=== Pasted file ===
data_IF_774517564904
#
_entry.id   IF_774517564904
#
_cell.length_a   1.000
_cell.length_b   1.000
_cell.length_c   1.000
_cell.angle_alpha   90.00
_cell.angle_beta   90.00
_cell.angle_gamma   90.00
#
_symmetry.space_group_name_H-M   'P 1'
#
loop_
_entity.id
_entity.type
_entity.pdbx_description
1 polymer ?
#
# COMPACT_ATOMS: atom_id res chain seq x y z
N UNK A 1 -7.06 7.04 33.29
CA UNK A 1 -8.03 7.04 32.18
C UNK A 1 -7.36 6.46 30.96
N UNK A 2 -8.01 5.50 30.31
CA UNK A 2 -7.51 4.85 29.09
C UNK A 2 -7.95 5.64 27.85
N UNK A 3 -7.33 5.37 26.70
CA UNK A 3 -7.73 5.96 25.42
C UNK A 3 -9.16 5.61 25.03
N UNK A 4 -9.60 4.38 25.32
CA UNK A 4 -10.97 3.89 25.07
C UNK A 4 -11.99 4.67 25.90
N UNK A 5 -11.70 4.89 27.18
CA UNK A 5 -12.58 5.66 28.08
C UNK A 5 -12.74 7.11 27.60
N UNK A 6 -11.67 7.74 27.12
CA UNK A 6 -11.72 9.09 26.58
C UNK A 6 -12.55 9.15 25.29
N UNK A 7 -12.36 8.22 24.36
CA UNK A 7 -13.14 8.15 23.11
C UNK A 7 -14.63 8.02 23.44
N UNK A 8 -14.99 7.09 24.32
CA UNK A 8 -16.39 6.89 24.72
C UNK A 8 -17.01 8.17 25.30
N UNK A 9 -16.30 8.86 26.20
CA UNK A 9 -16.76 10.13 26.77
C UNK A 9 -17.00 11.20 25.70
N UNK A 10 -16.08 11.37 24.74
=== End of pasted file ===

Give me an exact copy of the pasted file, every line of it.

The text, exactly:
data_IF_774517564904
#
_entry.id   IF_774517564904
#
_cell.length_a   1.000
_cell.length_b   1.000
_cell.length_c   1.000
_cell.angle_alpha   90.00
_cell.angle_beta   90.00
_cell.angle_gamma   90.00
#
_symmetry.space_group_name_H-M   'P 1'
#
loop_
_entity.id
_entity.type
_entity.pdbx_description
1 polymer ?
#
# COMPACT_ATOMS: atom_id res chain seq x y z
N UNK A 1 -7.06 7.04 33.29
CA UNK A 1 -8.03 7.04 32.18
C UNK A 1 -7.36 6.46 30.96
N UNK A 2 -8.01 5.50 30.31
CA UNK A 2 -7.51 4.85 29.09
C UNK A 2 -7.95 5.64 27.85
N UNK A 3 -7.33 5.37 26.70
CA UNK A 3 -7.73 5.96 25.42
C UNK A 3 -9.16 5.61 25.03
N UNK A 4 -9.60 4.38 25.32
CA UNK A 4 -10.97 3.89 25.07
C UNK A 4 -11.99 4.67 25.90
N UNK A 5 -11.70 4.89 27.18
CA UNK A 5 -12.58 5.66 28.08
C UNK A 5 -12.74 7.11 27.60
N UNK A 6 -11.67 7.74 27.12
CA UNK A 6 -11.72 9.09 26.58
C UNK A 6 -12.55 9.15 25.29
N UNK A 7 -12.36 8.22 24.36
CA UNK A 7 -13.14 8.15 23.11
C UNK A 7 -14.63 8.02 23.44
N UNK A 8 -14.99 7.09 24.32
CA UNK A 8 -16.39 6.89 24.72
C UNK A 8 -17.01 8.17 25.30
N UNK A 9 -16.30 8.86 26.20
CA UNK A 9 -16.76 10.13 26.77
C UNK A 9 -17.00 11.20 25.70
N UNK A 10 -16.08 11.37 24.74